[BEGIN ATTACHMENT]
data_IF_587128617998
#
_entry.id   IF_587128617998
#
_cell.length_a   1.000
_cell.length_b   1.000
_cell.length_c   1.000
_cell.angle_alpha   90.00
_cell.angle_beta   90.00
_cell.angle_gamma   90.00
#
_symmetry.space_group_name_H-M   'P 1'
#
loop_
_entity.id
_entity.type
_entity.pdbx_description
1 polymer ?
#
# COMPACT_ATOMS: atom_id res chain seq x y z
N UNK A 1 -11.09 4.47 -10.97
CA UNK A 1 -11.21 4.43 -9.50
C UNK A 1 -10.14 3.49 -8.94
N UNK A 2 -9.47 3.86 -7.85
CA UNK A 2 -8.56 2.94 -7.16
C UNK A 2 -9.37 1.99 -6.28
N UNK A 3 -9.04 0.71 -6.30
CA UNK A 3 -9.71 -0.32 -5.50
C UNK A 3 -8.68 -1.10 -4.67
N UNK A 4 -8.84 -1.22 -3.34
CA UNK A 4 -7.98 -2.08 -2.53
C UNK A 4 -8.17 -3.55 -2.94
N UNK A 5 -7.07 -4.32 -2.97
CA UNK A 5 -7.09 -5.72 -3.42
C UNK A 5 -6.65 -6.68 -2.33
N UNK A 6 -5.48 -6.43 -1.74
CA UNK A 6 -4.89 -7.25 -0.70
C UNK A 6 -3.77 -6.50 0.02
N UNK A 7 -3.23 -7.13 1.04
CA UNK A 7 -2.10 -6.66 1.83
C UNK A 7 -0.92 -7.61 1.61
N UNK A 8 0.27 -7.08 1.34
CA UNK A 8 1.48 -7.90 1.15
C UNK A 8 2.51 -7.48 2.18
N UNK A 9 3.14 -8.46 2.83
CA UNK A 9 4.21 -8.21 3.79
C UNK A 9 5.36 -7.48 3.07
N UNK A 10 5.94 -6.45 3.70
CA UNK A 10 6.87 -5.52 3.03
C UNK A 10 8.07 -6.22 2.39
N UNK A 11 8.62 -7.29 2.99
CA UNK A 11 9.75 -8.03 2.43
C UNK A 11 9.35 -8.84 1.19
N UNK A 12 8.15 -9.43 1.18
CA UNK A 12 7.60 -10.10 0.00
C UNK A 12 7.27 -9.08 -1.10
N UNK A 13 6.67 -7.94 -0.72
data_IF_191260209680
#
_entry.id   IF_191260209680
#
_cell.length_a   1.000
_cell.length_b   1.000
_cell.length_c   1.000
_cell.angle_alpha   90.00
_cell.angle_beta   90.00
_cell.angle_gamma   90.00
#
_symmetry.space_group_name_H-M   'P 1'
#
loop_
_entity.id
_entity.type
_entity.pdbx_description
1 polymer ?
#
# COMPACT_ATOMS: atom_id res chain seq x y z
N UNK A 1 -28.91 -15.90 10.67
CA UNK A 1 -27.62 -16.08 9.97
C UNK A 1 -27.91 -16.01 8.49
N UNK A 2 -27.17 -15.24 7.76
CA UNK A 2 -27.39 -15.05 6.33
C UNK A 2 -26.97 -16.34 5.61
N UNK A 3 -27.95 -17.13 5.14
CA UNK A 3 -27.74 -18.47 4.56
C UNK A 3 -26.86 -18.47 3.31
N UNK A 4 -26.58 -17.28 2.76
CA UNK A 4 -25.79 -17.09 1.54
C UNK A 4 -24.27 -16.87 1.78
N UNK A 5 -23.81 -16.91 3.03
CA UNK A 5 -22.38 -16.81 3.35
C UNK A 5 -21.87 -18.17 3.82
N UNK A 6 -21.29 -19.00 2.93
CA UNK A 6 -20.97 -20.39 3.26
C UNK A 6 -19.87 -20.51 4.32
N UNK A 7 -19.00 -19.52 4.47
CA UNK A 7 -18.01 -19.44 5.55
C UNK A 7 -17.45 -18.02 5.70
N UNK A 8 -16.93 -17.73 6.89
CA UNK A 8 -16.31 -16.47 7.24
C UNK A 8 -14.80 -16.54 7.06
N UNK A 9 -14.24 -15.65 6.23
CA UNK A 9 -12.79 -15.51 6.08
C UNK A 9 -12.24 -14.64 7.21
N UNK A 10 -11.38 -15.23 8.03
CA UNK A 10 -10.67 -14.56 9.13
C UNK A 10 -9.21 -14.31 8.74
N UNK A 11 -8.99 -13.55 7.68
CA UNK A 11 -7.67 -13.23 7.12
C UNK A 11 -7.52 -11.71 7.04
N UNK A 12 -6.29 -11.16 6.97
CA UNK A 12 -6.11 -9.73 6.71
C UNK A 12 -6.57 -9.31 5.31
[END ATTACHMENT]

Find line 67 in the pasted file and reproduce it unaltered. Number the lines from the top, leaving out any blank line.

_cell.angle_gamma   90.00